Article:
BISMARCK, N.D. — Oil companies will be charged a higher tax rate than the state on the reservation’s oil production, the chairman of North Dakota’s Three Affiliated Tribes said Friday, a move that non-tribal officials believe is a violation of a revenue-sharing accord and could slow drilling.
The move is the latest in a longstanding disagreement between the tribes and the state over shared tax revenue from drilling on the oil-rich Fort Berthold Reservation, which accounts for about 20 percent of the state’s 1 million barrel-per-day oil production.
The Legislature in 2015 passed a measure that abolishes some price-based incentives in exchange for a lowering the overall tax rate from 11.5 percent to 10 percent.
Three Affiliated Tribes Chairman Mark Fox said it never agreed to the change and want the higher tax rate to pay for road repairs and other consequences of oil development on the reservation, home to the Mandan, Hidatsa and Arikara tribes.
“We intend to collect it and it’s not a new charge,” Fox told The Associated Press. “It existed before and we didn’t agree to the change.”
Tax Commissioner Ryan Rauchenberger said the agreement does not allow the tribes to “impose own its own tax or fees on production,” and that it would be up to Gov. Doug Burgum to decide whether the tribes are in violation of the agreement.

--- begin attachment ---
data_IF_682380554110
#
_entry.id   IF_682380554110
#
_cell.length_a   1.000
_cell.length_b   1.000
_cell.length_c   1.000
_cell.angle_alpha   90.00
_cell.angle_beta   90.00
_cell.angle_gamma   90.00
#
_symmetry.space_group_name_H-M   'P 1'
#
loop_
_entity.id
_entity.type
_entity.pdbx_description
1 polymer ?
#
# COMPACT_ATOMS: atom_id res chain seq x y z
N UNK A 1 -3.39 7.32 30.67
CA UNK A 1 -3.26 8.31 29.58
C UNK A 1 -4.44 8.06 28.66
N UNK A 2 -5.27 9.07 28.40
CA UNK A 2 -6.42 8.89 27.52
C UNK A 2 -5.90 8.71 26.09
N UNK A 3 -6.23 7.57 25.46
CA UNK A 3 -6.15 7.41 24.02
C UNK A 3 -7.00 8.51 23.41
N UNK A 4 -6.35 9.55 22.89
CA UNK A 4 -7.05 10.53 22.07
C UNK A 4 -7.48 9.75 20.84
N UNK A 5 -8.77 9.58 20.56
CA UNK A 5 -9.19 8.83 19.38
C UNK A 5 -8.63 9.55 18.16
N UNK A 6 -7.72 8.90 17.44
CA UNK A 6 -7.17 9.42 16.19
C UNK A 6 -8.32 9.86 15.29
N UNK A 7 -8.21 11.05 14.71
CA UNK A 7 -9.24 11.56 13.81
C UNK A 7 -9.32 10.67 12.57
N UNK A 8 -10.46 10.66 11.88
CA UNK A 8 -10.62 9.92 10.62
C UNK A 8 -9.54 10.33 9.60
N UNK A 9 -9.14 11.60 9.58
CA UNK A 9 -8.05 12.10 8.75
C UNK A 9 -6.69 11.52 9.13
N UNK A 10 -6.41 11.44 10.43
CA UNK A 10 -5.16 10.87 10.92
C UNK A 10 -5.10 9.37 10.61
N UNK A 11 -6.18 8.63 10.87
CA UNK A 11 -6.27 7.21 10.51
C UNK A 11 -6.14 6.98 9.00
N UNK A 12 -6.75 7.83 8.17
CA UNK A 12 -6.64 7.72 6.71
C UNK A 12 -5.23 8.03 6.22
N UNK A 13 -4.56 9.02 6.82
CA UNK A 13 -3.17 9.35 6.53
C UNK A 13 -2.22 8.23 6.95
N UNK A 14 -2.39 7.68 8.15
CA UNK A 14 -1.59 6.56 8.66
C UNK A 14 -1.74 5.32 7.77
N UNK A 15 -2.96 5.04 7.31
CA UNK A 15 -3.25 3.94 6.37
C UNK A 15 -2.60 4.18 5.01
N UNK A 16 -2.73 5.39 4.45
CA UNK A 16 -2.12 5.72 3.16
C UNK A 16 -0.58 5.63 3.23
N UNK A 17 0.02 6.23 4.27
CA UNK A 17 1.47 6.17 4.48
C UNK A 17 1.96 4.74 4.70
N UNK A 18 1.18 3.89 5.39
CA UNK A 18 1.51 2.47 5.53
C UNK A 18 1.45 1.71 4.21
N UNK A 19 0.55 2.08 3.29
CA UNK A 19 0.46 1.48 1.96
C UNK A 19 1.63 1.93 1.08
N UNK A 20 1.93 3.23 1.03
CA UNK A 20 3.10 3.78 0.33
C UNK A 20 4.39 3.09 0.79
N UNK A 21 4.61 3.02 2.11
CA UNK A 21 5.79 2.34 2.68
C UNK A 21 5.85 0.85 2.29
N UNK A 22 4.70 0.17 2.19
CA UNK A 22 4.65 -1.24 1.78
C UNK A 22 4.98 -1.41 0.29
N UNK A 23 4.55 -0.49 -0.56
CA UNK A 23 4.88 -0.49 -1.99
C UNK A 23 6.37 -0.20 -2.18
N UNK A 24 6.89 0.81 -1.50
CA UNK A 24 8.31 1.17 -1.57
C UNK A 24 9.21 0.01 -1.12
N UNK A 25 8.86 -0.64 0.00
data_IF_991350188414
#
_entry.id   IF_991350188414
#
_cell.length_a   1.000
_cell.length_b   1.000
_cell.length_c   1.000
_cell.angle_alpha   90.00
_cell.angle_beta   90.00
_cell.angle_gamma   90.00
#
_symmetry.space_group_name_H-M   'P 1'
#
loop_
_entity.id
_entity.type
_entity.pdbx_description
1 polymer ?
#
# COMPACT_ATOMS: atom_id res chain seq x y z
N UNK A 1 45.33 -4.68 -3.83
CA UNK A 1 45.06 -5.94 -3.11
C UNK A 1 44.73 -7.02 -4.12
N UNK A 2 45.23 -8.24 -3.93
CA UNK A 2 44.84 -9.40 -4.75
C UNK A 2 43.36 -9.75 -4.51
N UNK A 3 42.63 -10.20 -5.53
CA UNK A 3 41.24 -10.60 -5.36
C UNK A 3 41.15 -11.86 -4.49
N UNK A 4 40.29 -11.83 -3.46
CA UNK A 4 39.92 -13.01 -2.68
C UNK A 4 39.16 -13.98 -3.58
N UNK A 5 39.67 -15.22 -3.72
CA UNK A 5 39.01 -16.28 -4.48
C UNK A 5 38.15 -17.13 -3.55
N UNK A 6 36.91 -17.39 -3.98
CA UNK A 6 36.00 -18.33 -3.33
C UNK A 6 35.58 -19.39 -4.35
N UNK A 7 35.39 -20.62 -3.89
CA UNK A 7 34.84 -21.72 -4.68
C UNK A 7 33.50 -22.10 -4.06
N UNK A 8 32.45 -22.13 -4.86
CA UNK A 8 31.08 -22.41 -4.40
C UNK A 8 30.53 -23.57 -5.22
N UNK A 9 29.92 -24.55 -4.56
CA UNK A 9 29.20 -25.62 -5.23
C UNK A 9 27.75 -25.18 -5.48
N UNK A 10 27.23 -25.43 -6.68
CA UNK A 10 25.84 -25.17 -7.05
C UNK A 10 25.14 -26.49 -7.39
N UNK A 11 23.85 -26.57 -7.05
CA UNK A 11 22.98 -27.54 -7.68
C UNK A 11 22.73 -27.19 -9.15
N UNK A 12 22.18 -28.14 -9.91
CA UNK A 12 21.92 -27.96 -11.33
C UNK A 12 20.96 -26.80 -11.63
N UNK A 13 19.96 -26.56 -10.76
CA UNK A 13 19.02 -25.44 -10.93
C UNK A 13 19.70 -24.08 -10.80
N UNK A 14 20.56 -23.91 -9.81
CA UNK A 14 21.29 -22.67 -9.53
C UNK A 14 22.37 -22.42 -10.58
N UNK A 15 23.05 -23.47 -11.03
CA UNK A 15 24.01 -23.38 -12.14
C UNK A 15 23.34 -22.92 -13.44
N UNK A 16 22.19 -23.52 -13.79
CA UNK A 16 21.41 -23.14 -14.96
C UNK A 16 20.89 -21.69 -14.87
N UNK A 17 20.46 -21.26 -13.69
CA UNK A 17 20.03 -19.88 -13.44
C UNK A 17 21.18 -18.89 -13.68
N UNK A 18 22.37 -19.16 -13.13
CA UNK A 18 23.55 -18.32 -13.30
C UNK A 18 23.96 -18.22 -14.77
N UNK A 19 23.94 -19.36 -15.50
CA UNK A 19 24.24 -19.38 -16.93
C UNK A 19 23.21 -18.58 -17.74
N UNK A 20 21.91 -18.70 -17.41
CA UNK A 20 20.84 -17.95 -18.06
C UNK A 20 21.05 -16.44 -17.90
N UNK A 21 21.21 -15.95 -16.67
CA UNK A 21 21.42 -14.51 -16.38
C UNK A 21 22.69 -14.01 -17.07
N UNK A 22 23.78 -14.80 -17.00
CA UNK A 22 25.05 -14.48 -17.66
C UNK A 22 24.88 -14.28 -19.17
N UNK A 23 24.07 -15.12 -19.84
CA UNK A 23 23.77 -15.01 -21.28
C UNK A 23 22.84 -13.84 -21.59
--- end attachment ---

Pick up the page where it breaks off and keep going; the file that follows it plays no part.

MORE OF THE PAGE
Fox signaled Tuesday to lawmakers that the tribes could pull out of the revenue-sharing agreement because he believes the reduction in taxes violates the accord.
“We’re not bluffing,” Fox told the North Dakota House’s Finance and Taxation Committee, which is examining legislation that would further cut tax increases for producers if oil prices rebound above $90 a barrel — nearly twice what North Dakota sweet crude fetched Friday.
On Wednesday, the tribes passed a resolution stating that it would collect the higher tax.
The agreement between the tribes and the state was authorized by the 2007 Legislature after oil companies said an accord would help promote reservation investment by setting up stable tax rates and rules. Prior to the agreement, only one well was drilled on the reservation, state and tribal data show, a figure that’s grown to more than 1,500 wells since the agreement was signed.
Tax Department data show that since the agreement was adopted, the state has collected $973 million in oil revenue, with the tribe getting $844 million. The state’s share of oil taxes from reservation land is divided among counties, cities, school districts and a number of state funds and programs.
Burgum spokesman Mike Nowatzki said the “governor is not going to comment on it until he has a chance to discuss this with legislative and tribal leadership.”
North Dakota Petroleum Council President Ron Ness said an increased tax rate on the reservation “creates a disadvantage for attracting investment up there.”
“We have said time and time again that a flat, predictable tax structure creates an equal playing field,” he said.
Fox said some operators on tribal land may choose to leave due to the higher tax rate but believes “others will come in and … production will continue.”